baseline capabilities of a browser. HTML? Images? SVG? CSS? ...
This never seems like it will be easy. But until we have done it, I
think we
are not going to be able to finish the guidelines.
I also still believe that the ideal goal would be to agree on how to
when a technology (HTML / PDF / Flash / .doc format / whatever) is
sufficiently widely available, and then to use those criteria to decide
things we expect of a browser today.

2. If we had a way of saying "the information presented by a document"
was clearly different from "all the things in a document" it would be



On Wed, 6 Feb 2002, Gregg Vanderheiden wrote:

  1 - I think the checkpoint could be worded more straightforwardly.

  Checkpoint 4.4 --  Ensure that content is usable with default user
  settings and no plug-ins.

  2 - I don't know how an author can do this since we don't specify
  user agent.  Any user agent?  All user agents?

  3 - default for some user agents includes many 'plug in' like
  properties.  Also style sheets are usually turned on.  (See related
  comment in checkpoint text below).

  4 - the success criteria is pretty good,  but should say that all the
  function is preserved.  The word "content" is ambiguous to some.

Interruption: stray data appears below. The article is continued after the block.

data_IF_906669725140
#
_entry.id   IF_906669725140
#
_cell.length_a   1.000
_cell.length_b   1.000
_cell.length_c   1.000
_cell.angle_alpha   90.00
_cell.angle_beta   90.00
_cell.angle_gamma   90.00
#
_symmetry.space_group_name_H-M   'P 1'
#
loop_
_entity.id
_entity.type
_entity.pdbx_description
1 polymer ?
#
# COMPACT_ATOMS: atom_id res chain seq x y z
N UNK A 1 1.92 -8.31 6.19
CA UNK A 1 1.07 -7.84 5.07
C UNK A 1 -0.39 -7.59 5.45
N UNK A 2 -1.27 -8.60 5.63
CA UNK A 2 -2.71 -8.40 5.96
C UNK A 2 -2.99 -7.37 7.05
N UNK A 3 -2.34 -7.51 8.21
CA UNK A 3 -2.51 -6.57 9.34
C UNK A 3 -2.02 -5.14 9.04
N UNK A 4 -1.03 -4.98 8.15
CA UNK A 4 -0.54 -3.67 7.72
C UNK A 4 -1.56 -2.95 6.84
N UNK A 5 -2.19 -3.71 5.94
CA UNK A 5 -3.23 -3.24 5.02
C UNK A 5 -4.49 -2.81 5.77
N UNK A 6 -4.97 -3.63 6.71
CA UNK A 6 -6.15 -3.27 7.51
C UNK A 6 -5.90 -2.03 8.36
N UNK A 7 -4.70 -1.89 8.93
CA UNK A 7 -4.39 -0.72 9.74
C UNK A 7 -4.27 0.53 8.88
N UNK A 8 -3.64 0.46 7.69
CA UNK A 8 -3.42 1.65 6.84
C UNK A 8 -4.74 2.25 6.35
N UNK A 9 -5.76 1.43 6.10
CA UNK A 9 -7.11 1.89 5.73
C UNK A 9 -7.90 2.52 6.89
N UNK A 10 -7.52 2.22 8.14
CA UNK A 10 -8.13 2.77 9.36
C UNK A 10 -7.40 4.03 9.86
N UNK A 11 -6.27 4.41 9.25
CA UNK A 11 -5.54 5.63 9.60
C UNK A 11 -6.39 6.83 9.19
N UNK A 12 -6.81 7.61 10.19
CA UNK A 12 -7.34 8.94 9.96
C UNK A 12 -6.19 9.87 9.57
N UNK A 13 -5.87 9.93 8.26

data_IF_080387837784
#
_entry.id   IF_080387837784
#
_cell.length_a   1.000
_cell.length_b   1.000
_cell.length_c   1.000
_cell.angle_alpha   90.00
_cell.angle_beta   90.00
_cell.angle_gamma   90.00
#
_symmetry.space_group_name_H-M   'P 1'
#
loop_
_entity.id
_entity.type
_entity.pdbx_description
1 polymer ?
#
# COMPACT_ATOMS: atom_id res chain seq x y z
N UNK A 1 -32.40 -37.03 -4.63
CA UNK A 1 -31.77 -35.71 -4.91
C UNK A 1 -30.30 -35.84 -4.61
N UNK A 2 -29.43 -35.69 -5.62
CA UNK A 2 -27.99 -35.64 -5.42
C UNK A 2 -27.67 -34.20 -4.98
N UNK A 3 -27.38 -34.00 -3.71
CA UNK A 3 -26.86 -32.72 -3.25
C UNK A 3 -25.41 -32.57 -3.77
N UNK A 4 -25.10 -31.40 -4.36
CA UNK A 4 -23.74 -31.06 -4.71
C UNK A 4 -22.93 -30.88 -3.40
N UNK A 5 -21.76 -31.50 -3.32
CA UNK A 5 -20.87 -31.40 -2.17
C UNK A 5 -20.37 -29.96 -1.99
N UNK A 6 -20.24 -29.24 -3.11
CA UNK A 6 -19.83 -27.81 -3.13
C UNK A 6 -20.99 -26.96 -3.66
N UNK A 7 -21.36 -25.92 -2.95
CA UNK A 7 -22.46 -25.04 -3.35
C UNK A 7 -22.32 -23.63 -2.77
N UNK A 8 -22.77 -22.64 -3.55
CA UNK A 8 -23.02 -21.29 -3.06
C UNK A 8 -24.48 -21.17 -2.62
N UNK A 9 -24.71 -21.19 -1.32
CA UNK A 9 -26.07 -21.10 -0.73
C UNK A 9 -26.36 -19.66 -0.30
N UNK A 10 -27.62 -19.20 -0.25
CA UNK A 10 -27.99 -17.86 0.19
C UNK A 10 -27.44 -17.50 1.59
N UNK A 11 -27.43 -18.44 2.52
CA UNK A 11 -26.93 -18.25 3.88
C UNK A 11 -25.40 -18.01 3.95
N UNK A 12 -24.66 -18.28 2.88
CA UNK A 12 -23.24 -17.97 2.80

the phrase "all content and function" would work.

  5 - the success criteria is not the same as the checkpoint.  It
  that the checkpoint should be

  Checkpoint 4.4   Ensure that all content is readable and all function
  (other than artistic) is preserved when stylistic and scripting
  technologies are not supported or are turned off.

  [The success criteria would then be pretty much the same as the
  checkpoint.  But that isn't bad.]

  6 - Example 2 needs to have some words at the end like: "while
  preserving all content and functionality of the pages".

  Example 3 - the last sentence should be deleted or changed to:  "This
  benefits those with older browsers and new and old assistive


  Checkpoint 4.4 Ensure that content remains usable when technologies
  modify default user agent processing or behavior are turned off or not

  Issue: define "default" for purposes of this checkpoint. If "default"
  were taken to mean "a user agent's default rendering", then this would
  defeat the purpose of the checkpoint, because (for many user agents)
  default is to apply style sheets, invoke scripts and programmatic
  objects, etc.

  Success criteria